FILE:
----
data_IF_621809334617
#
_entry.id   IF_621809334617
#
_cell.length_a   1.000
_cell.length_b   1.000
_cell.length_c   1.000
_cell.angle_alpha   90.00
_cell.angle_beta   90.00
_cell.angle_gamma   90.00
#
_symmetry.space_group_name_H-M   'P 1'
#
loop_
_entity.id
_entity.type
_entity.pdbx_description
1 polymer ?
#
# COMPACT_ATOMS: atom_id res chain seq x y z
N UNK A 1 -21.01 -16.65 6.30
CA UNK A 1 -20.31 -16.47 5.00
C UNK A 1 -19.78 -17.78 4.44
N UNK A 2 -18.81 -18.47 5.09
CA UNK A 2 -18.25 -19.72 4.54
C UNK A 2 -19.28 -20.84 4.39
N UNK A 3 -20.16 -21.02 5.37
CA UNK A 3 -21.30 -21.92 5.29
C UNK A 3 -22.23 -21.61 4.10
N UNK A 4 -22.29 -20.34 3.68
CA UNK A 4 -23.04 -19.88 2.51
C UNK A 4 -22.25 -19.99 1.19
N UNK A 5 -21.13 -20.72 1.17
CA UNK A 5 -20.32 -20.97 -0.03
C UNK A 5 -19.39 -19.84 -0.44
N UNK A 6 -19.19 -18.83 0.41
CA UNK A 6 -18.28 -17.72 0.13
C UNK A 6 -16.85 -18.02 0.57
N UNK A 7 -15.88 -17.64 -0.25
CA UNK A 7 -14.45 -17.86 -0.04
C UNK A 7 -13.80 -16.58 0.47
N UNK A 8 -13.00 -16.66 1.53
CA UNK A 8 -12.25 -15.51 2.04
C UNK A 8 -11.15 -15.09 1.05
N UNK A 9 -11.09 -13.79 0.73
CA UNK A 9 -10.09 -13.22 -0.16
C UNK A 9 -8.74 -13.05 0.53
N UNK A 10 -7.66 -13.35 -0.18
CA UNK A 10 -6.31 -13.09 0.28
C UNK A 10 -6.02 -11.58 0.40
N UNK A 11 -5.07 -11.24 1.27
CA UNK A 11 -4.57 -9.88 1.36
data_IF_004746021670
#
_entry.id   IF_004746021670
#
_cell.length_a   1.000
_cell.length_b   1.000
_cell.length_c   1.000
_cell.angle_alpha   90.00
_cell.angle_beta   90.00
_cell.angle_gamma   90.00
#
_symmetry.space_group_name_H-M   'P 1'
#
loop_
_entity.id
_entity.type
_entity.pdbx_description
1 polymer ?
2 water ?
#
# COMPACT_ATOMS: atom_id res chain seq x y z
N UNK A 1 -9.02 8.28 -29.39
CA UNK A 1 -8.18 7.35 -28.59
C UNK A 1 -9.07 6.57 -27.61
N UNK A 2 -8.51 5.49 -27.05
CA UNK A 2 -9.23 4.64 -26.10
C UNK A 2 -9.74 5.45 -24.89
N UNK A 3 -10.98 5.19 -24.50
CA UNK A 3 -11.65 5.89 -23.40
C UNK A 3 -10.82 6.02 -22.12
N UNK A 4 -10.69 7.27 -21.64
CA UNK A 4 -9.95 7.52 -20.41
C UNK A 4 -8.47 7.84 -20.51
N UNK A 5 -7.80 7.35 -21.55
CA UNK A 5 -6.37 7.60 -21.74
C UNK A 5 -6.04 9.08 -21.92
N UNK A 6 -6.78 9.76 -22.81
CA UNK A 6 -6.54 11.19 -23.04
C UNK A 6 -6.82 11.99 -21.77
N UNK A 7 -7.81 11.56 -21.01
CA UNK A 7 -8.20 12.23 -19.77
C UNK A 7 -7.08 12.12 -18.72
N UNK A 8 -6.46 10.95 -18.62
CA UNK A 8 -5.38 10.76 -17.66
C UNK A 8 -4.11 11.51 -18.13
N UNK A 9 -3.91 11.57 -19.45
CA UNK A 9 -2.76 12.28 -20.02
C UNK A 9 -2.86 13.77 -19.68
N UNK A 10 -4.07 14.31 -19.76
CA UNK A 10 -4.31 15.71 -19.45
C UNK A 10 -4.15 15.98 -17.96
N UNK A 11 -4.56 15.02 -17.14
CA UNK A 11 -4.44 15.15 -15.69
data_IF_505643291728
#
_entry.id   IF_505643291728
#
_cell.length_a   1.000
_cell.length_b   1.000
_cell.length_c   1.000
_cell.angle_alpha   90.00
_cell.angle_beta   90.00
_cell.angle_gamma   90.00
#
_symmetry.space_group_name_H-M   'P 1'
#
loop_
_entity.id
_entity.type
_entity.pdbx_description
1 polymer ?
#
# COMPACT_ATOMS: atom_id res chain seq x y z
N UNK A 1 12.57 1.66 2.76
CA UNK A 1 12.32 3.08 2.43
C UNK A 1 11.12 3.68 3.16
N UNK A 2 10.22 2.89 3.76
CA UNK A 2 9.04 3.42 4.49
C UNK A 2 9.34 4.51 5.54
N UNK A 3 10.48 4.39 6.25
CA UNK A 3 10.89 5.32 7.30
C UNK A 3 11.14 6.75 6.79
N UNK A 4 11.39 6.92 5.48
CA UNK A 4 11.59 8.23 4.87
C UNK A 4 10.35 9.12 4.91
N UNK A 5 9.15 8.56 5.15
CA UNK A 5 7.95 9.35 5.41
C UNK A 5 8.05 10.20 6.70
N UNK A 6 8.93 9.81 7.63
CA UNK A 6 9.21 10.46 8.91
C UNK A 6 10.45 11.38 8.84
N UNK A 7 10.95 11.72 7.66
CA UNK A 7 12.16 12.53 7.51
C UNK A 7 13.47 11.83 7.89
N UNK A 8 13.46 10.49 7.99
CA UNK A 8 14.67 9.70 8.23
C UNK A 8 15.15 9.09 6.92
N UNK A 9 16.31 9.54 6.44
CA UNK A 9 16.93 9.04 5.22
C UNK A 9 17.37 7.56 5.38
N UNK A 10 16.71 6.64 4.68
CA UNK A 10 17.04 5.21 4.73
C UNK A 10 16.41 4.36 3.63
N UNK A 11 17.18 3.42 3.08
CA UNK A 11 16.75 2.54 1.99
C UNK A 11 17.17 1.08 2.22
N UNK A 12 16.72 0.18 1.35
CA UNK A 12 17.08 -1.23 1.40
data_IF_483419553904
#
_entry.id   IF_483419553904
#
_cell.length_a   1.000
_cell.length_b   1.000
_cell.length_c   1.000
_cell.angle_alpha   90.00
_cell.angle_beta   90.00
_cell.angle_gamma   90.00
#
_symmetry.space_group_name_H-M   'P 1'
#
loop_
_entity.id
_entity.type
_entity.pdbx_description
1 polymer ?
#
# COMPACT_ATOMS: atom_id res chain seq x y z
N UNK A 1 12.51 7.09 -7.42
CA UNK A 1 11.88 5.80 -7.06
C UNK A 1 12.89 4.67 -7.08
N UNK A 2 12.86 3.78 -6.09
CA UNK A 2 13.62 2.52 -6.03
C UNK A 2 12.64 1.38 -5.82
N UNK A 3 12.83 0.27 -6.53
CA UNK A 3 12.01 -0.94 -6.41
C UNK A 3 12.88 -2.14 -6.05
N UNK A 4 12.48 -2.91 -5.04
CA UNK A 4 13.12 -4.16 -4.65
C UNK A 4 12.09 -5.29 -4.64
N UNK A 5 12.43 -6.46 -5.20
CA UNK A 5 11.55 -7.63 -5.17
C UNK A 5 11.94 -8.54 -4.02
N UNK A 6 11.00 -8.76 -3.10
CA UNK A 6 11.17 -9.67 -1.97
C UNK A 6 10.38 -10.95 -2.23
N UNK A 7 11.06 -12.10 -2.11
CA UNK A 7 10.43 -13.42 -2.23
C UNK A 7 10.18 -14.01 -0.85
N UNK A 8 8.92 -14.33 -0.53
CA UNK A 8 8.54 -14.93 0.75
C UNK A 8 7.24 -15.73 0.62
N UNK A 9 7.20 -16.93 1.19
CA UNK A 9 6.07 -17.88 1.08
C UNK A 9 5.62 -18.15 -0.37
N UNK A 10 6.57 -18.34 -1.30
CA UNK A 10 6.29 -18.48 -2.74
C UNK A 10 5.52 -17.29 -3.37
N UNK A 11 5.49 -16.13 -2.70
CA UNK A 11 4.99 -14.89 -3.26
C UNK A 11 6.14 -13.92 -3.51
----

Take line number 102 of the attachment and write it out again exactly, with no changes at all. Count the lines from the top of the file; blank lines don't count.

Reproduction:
CA UNK A 10 -4.31 15.71 -19.45